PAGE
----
In order for the odd- and even-mode radiations to cancel one another at any point in space, the odd and even modes must be 90° apart in phase, and with the proper amplitudes. In this case, the odd mode is pure imaginary for the array case, and the even mode has a large real component and a smaller imaginary one, so that complete cancellation cannot take place except at D sin θ = 0.25, when the cos n component is zero. At other scan points, partial cancellation takes place and the even and odd modes reinforce one another to form a flat-topped active element pattern.
The circuit of FIG. 4 provides the proper overlap for two planes of scan. In this arrangement four directional couplers labeled A, B, C, D are provided to couple electromagnetic wave power between adjacent dual mode horns 21.
The following analysis demonstrates that the circuit of FIG. 4 provides a separable aperture distribution in each horn so that the skew plane scanning conditions can be predicted from the principal plane design results. FIG. 4 shows a central portion of the control circuitry 25 illuminating a small section of the horn array. Each phased signal (for example, the array center element signal with ejo incident) is divided into four signals with amplitude one-half of the incident signal. These signals are coupled to all other nearest neighbor phased signals by means of directional couplers labeled, A, B, C, and D. Each directional coupler circuit performs, for example, E-plane and H-plane coupling sequentially, so that if the input ports are numbered 1 through 4 as on the drawing, and the output ports are numbered 5 through 8, then the output signals bn are given in terms of the input signals an by the equations:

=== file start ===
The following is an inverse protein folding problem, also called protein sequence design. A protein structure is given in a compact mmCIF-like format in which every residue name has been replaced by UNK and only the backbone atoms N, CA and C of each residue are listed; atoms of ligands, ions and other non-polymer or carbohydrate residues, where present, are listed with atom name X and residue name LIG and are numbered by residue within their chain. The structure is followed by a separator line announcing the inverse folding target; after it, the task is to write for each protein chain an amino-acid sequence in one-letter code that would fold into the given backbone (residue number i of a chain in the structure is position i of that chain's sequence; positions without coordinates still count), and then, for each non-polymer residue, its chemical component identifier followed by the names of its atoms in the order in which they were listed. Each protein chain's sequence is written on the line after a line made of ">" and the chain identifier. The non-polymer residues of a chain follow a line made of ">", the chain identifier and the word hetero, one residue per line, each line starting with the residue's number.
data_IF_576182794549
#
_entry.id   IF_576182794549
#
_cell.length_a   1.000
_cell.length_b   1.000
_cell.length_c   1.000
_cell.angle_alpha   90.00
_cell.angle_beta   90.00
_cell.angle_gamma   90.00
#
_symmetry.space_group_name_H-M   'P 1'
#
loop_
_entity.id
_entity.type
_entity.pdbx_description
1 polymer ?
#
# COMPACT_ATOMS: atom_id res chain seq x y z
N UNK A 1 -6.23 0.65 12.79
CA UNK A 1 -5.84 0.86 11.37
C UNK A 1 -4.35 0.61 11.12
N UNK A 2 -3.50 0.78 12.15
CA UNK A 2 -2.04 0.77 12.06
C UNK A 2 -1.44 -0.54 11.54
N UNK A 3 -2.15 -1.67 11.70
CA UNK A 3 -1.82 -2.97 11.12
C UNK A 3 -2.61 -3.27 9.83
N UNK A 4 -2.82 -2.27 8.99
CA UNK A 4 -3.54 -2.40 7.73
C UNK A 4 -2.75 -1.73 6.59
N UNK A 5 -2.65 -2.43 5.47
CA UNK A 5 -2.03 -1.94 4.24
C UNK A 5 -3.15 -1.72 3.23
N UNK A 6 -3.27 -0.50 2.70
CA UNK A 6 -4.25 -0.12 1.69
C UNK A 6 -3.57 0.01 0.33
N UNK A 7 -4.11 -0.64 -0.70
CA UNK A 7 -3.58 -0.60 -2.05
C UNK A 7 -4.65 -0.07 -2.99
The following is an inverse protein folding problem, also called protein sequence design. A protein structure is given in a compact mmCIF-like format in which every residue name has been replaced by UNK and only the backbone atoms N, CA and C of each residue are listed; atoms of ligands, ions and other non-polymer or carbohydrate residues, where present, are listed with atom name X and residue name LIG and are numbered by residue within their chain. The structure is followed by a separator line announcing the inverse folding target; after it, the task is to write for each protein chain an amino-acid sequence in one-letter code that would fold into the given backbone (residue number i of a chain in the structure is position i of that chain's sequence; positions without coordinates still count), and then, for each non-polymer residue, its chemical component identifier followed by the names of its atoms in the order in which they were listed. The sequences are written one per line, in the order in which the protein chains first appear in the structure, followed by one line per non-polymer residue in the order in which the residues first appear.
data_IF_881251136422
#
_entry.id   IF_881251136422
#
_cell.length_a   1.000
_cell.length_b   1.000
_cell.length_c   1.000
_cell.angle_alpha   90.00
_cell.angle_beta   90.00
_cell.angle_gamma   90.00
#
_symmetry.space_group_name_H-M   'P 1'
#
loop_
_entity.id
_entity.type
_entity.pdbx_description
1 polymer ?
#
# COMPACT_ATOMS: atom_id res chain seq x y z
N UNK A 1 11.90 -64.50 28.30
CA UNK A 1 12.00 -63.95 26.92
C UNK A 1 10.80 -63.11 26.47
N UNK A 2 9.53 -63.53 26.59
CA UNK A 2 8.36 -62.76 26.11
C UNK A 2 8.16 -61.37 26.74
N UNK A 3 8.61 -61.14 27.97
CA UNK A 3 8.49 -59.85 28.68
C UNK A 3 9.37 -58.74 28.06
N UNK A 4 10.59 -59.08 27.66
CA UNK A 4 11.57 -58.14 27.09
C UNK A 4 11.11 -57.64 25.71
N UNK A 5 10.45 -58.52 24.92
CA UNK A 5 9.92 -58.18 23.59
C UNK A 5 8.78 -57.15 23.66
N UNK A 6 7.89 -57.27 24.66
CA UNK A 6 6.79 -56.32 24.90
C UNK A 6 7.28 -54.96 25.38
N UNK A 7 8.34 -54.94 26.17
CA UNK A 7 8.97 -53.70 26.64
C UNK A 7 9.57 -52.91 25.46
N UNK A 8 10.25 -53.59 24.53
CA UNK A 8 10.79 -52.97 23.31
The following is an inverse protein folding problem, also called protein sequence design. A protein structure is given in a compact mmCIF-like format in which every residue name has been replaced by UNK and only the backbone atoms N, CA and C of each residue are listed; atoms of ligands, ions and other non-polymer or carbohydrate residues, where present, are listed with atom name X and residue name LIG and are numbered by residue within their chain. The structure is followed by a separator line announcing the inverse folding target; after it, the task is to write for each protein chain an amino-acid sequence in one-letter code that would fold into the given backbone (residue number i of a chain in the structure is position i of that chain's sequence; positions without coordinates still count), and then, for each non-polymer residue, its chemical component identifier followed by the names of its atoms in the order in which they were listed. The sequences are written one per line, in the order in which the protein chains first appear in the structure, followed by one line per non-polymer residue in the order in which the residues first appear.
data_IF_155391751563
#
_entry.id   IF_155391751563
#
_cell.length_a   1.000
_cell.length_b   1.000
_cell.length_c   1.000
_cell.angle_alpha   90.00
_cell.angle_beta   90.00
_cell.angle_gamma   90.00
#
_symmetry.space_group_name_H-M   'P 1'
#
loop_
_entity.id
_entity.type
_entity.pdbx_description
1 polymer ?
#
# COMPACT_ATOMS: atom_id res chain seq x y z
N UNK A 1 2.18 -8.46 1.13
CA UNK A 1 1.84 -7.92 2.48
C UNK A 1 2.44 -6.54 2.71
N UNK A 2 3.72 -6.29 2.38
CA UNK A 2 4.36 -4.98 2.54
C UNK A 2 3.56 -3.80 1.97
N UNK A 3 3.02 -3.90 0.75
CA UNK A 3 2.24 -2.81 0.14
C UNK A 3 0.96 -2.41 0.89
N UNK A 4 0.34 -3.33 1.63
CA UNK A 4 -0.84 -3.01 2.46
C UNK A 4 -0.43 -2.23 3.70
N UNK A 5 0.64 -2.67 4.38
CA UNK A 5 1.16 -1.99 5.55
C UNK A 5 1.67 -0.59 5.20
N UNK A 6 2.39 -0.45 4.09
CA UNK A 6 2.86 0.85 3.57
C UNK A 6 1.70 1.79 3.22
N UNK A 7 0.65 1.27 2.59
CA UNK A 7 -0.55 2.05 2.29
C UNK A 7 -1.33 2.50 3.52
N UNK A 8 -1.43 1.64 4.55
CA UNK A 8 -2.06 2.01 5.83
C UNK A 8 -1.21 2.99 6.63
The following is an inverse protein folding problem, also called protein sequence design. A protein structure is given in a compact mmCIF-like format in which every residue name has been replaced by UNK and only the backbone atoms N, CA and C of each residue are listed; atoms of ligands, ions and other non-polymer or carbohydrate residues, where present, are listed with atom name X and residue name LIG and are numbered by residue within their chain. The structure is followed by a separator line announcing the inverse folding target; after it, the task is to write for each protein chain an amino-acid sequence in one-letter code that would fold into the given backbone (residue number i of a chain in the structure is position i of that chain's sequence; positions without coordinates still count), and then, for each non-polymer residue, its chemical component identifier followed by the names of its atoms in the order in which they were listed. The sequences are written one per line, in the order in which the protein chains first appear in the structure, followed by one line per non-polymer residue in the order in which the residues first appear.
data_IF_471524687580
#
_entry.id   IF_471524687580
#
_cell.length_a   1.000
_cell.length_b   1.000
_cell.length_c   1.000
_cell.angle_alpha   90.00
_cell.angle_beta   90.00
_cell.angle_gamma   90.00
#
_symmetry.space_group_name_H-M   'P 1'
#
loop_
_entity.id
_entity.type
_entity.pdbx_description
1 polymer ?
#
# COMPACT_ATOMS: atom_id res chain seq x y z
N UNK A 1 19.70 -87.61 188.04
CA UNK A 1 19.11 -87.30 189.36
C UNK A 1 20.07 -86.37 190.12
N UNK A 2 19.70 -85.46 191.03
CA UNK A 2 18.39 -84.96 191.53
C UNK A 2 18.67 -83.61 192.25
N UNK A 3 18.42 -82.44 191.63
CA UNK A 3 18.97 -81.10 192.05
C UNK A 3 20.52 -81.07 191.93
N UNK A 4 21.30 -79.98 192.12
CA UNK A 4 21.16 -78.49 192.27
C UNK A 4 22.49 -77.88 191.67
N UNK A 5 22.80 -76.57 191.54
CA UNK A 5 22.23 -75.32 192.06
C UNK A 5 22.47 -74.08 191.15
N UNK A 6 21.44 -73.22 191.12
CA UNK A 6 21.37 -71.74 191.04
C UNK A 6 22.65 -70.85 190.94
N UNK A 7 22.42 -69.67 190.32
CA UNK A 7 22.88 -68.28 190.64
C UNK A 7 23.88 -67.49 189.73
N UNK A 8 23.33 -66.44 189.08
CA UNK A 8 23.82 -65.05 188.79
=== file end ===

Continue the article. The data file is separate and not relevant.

b5 = TH (TE a1 30 Ce a3) + CH (TE a2 + CE a4),
b6 = CH (TE a1 + CE a3) + TH (TE a2 + CE a4),
b7 = TH (CE a1 + TE a3) + CH (TE a2 + CE a4),
b8 = CH (CE a1 + TE a3) + TH (TE a2 + CE a4),
where TE and TH are the coupler transmission coefficients for E and H-planes, and CE and CH are the coupling coefficients. For lossless couplers
|CE |2 + |TE |2 = 1,
|CH |2 + |TH |2 = 1.
The central horn sees only the contribution from terminal 8 of this circuit from the coupler labeled A, but receives inputs from the other couplers, B, C, and D as well. After application of the proper phase progression for the array, these contributions appear in the form below.
A : 1/2(CH e.sup. -j.sup.η.sbsp.h + TH)(CE e.sup. -j.sup.η.sbsp.e + TE), B : 1/2(CH e.sup. +j.sup.η.sbsp.h + TH)(CE e.sup. -j.sup.η.sbsp.e + TE), C : 1/2(CH e.sup. -j.sup.η.sbsp.h + TH)(CE e.sup. +j.sup.η.sbsp.e + TE), D : 1/2(CH e.sup. +j.sup.η.sbsp.h + TH)(CE e.sup. +j.sup.η.sbsp.e + TE),
where ηE = 2πv = 2π (sin θ sin φ) and ηH = 2πu = 2π sin θ cos φ, for a a main beam at the angle θ, φ as defined in conventional polar coordinates, with φ measured from the x-axis in the plane z = 0, and with the E-plane lying along the y-axis.